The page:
Exciting Internship secured by St. Mary’s University History Student
Quinn Demers, a fourth year History student at St. Mary’s University, landed a very competitive trade-focused internship. He credits St. Mary’s University Assistant History Professor Dr. Gayle Thrift for the bringing the opportunity to his attention, who thought the internship would be of interest to Demers based on their past conversations in class.
Dr. Thrift is excited for all that Demers has done to succeed in earning this internship and believes it will provide valuable experience.
“Experiential opportunities such as these are important for our students who are stepping into a competitive workforce,” explained Dr. Thrift. “It’s a chance for them to get hands-on experience and practical knowledge of how the study of history can be utilized in professional work environments. This is an integral facet of our History program at St. Mary’s University.”
After an interview with the research company offering the internship, Demers knew that this role would be a great fit for him and is excited for the opportunity where he will be running a series of interviews and dialogues with those who are familiar with traditional methods of trades that may be going obsolete. These include a brick maker in Canmore and a traditional wagon maker in southern Alberta, both of which are the last of their craft. Demers also expressed his interest in Indigenous heritage trades, which will be satisfied through these interviews as well.
Dr. Pablo Ortiz, the Director of Student Affairs who spearheads opportunities such as internships for students at StMU says that “[internships] provide students the chance to enhance their education by acquiring career-related work experience before graduation. Students gain practical experience, develop a network of contacts, and obtain a better understanding of careers in their field. Internships allow students the opportunity to apply knowledge and skills developed in the classroom in a practical work environment, enhancing both the academic and employment portions of their University career.”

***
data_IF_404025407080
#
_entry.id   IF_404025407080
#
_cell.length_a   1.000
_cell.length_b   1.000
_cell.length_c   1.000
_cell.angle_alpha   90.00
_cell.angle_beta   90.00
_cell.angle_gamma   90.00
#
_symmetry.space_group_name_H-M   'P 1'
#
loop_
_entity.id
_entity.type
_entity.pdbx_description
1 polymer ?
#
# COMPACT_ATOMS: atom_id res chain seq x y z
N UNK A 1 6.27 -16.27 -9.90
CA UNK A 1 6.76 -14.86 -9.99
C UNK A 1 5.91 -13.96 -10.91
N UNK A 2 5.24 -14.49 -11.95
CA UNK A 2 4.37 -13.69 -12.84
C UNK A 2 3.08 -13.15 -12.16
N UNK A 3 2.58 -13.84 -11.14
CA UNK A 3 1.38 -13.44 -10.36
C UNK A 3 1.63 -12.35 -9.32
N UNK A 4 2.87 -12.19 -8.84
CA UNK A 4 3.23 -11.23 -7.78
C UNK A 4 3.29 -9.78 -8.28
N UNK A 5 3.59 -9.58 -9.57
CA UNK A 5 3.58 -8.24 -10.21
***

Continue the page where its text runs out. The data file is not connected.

Demers intends on using this internship in ways that will directly feed back into trades research.
“From this [internship], I am hoping to gain better experience as a history major and to also preserve local history in Alberta on a topic that may not be the most accessible in writing. … If I can use this research to inform those who are curious about the subject, then I see this internship as an absolute success.”
He is confident that this research will offer information that will directly impact the industrial and trade history of Alberta by preserving the original practices of trades such as farming and carpentry.